A 10-Year-Old Girl Save Herself From a Kidnapping

If you have kids, one of the biggest fears that you have is that they might be snatched away from you by a stranger. This almost happened to one Arizona family, but their 10-year-old daughter was able to do some quick thinking to avert disaster. This family was smart about protecting her, and they did a few things that can help any family. What did they do? Let's get started!

The Girl

Maddison Raines was an ordinary 10-year-old girl living in Arizona. She was out playing with some friends, walking around and doing what kids do. There was no reason to think that the day was going to be anything but ordinary.

Image credits: Facebook/Brenda James

Image credits: Facebook/Brenda James

Her neighborhood was pretty ordinary too. It was a nice day, and she and a friend were out walking around. It was normally a pretty quiet neighborhood, but this wasn't a normal day.

The Neighborhood

Maddison lives in Pinal County, Arizona. It's the third-largest county in Arizona and contains the cities of Casa Grande and Florence. It's about 70 miles from Tucson, close to the center of the state.

Image credits: Wikimedia Commons

Image credits: Wikimedia Commons

A lot of families have moved there in the last twenty years, and it's become the fastest-growing county in the state. With more people coming in, crime has increased, including abductions.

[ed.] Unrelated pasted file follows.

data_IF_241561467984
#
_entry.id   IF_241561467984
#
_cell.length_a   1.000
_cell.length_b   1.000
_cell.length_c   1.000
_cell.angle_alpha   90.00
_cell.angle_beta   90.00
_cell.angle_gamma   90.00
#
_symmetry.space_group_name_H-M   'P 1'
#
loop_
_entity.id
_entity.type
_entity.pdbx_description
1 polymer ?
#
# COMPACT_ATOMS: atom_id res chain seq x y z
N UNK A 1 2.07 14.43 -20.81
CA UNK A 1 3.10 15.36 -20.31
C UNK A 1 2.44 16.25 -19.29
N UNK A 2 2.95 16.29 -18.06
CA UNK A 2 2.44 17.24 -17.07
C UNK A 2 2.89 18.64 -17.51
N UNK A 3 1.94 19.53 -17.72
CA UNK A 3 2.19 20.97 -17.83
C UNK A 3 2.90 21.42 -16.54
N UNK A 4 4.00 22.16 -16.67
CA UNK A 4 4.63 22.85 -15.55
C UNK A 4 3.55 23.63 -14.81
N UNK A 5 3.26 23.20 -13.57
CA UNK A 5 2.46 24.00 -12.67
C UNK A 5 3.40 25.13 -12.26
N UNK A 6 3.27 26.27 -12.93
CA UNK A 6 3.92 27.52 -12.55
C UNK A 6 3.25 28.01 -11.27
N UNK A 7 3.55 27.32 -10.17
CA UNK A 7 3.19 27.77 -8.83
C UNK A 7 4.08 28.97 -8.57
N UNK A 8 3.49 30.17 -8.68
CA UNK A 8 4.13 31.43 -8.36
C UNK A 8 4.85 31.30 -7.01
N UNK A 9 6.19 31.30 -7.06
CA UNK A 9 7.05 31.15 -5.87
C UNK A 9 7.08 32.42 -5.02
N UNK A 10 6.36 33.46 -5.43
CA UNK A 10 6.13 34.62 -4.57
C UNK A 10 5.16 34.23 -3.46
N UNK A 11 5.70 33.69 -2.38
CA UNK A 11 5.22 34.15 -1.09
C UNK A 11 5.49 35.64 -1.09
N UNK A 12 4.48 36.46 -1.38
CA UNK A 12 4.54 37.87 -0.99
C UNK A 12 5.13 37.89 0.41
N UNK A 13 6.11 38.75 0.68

The Day

As mentioned earlier, the day started out as a normal day. Maddison and her friend were out playing around. According to the Pinal County Sheriff, around 3:45 PM, someone started following Maddison.

Image credits: Wikimedia Commons

Image credits: Wikimedia Commons

A white SUV pulled up behind them. The driver was trying to get the girls' attention somehow, but he was trying to tell Maddison something. What did he have to say?

The Driver

Maddison didn't recognize the driver, but he knew her. He said that he was a friend of Maddison's mother Brenda and that Maddison's brother had been in a serious accident and was in the hospital. He told Maddison that her mother had sent him to come to pick her up and take her to the hospital.

Image credits: Wikimedia Commons

Image credits: Wikimedia Commons

At first, Maddison was a bit confused. She didn't know the man, but he clearly knew who she was. He knew her name and her brother's name. Maddison may not have known this man, but she knew exactly what to do.

The Talk

Maddison began talking to the man, and noticed that he was shielding his face a bit so that she couldn't see him clearly. She knew immediately that there was something wrong with the man and the situation. Her mother had prepared her for something like this though.

Image credits: Facebook/Brenda James

Image credits: Facebook/Brenda James

Maddison knew exactly what to do. This was something that her mother had prepared for her entire life. She hoped that she would never have to use it. Unfortunately, she did.